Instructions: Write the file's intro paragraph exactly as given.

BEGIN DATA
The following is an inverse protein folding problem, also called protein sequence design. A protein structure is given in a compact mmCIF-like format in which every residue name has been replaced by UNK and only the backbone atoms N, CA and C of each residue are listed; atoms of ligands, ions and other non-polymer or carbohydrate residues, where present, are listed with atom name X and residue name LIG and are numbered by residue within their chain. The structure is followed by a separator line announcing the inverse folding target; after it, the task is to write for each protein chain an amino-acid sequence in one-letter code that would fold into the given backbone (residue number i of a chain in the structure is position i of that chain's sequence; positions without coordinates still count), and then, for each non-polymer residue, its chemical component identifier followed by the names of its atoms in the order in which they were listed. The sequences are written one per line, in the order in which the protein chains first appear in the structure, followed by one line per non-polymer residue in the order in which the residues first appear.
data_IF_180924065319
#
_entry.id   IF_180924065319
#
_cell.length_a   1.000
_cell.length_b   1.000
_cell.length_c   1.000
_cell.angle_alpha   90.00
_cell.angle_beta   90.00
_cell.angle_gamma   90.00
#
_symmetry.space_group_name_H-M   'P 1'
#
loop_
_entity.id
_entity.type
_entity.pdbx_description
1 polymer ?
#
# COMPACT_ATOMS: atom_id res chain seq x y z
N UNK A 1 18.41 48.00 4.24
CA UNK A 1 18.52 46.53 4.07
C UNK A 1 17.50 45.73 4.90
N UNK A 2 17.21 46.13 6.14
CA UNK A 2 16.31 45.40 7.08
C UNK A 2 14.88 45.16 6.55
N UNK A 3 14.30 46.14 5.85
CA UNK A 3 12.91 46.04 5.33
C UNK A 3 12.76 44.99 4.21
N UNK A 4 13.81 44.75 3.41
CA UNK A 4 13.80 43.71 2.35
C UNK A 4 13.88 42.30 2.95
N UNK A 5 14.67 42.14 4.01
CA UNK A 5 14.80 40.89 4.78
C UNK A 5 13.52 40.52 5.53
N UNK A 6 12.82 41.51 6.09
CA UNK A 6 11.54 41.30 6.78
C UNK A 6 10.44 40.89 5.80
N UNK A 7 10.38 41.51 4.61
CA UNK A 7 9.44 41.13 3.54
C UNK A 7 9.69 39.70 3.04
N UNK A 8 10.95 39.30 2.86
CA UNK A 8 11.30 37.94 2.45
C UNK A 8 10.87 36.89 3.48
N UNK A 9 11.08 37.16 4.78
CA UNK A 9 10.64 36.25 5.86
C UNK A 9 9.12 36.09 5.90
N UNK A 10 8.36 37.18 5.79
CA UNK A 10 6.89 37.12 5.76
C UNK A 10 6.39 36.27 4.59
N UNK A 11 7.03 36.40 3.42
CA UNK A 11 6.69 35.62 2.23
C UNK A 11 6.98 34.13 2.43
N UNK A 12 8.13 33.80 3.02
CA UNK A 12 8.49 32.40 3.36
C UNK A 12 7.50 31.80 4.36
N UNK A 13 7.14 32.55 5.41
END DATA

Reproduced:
The following is an inverse protein folding problem, also called protein sequence design. A protein structure is given in a compact mmCIF-like format in which every residue name has been replaced by UNK and only the backbone atoms N, CA and C of each residue are listed; atoms of ligands, ions and other non-polymer or carbohydrate residues, where present, are listed with atom name X and residue name LIG and are numbered by residue within their chain. The structure is followed by a separator line announcing the inverse folding target; after it, the task is to write for each protein chain an amino-acid sequence in one-letter code that would fold into the given backbone (residue number i of a chain in the structure is position i of that chain's sequence; positions without coordinates still count), and then, for each non-polymer residue, its chemical component identifier followed by the names of its atoms in the order in which they were listed. The sequences are written one per line, in the order in which the protein chains first appear in the structure, followed by one line per non-polymer residue in the order in which the residues first appear.